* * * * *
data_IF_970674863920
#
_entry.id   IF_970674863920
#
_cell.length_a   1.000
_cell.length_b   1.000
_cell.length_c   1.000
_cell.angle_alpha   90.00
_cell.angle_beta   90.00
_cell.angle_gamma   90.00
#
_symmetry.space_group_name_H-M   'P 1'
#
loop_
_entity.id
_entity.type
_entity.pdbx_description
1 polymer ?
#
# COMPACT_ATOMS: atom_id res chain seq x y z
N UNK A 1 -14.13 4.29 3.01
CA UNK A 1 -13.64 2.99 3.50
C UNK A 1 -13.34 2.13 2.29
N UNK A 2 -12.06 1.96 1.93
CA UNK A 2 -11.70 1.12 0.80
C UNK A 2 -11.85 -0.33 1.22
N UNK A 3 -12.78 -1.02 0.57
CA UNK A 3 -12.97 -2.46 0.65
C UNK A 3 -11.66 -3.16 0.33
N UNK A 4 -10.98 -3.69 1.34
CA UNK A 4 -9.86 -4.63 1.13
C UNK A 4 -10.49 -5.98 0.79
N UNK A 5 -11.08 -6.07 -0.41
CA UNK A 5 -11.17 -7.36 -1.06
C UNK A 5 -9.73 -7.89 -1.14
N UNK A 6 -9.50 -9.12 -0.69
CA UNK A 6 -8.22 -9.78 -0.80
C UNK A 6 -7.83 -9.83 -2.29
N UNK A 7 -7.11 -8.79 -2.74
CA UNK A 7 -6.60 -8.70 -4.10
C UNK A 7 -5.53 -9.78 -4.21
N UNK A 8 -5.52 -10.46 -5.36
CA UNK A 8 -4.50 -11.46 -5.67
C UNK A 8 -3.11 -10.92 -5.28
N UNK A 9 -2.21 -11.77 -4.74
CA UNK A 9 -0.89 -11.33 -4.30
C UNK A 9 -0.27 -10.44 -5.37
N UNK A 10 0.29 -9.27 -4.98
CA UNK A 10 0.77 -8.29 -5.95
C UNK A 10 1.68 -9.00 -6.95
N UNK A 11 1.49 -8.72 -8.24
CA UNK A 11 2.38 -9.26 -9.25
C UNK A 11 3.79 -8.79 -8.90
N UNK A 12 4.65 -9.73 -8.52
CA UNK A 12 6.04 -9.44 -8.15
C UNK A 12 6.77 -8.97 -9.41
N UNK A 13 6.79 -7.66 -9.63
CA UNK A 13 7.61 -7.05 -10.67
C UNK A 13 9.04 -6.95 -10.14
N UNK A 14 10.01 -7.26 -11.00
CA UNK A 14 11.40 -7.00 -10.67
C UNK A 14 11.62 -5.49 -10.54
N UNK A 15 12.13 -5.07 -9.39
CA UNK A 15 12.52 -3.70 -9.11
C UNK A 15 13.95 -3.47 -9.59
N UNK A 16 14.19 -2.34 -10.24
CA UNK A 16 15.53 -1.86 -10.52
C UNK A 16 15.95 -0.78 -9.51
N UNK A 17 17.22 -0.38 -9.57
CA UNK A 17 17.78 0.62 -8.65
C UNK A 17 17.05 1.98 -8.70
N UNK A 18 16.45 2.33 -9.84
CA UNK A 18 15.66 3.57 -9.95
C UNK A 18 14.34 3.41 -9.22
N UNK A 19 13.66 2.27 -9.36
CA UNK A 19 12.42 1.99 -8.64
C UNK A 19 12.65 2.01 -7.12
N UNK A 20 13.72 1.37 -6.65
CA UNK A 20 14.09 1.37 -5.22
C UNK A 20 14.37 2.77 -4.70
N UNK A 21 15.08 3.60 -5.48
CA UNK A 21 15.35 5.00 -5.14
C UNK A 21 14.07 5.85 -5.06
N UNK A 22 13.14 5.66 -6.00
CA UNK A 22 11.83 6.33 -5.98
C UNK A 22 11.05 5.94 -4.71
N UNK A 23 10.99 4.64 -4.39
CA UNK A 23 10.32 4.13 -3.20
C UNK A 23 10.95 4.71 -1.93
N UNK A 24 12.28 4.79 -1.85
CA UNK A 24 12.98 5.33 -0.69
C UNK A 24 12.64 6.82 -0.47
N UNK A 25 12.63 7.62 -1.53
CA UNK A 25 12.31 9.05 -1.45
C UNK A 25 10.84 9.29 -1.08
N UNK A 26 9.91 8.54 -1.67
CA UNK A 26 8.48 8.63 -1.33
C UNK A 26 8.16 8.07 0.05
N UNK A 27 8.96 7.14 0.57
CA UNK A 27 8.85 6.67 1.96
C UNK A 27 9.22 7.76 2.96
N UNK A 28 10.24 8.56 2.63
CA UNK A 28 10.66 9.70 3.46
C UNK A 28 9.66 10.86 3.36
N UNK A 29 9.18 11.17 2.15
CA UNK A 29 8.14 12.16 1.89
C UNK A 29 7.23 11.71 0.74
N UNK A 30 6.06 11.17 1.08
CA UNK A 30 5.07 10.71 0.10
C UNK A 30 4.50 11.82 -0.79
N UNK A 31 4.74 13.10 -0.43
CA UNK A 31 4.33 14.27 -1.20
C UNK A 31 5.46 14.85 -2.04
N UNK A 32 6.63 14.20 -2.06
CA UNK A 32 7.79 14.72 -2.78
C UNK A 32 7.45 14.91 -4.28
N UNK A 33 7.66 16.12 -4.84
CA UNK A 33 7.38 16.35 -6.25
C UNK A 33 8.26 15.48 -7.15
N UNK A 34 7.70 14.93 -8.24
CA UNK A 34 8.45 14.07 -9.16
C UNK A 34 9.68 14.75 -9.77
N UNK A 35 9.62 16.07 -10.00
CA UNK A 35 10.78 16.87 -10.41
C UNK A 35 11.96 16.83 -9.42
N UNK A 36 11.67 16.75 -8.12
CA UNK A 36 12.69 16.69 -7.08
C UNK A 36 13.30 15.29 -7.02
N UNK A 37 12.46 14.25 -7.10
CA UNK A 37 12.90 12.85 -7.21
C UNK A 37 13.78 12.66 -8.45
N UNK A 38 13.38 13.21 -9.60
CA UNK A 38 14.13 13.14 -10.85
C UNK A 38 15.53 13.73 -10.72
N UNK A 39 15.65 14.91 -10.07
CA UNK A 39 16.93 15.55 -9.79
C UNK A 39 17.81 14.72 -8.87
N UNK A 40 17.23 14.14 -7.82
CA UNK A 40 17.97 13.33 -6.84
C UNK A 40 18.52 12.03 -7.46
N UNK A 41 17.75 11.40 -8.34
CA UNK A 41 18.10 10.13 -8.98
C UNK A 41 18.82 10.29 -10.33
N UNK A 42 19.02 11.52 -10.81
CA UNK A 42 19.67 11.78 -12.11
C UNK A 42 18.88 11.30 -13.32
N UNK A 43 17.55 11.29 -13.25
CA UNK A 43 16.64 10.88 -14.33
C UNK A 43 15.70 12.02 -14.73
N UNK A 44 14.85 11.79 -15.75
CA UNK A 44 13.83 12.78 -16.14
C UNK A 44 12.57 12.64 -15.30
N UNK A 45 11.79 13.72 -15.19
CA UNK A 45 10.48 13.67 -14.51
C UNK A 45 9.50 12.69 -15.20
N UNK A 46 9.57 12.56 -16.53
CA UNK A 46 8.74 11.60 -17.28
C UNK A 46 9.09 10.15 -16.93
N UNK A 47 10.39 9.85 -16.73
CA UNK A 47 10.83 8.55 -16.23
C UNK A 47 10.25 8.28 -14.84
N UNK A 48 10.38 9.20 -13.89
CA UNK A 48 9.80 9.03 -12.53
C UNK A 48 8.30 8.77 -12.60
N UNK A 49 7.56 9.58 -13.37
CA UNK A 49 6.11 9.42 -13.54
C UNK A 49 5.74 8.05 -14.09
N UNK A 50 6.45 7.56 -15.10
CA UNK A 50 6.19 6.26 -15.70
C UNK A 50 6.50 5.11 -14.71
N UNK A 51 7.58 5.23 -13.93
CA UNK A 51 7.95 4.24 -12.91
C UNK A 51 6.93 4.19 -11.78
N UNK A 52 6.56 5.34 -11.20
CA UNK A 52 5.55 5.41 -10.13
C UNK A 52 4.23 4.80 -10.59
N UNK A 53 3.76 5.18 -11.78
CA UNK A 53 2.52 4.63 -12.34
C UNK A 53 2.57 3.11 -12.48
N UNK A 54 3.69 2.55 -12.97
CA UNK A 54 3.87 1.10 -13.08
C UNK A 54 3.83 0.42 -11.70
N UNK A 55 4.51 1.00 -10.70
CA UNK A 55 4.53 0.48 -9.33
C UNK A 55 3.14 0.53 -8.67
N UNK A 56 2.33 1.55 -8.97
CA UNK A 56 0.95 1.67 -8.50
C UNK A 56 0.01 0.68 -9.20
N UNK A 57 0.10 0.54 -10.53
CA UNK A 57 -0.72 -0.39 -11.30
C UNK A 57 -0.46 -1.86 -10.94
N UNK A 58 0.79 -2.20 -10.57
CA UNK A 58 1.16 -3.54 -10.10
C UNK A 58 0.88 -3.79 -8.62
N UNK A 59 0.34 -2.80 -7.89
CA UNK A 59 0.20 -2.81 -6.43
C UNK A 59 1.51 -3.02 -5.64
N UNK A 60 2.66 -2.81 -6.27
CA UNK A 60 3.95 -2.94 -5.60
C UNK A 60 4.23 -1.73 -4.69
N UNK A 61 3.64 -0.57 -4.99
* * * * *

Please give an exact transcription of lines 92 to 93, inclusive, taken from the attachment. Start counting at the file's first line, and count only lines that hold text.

C UNK A 24 12.64 6.82 -0.47
N UNK A 25 12.63 7.62 -1.53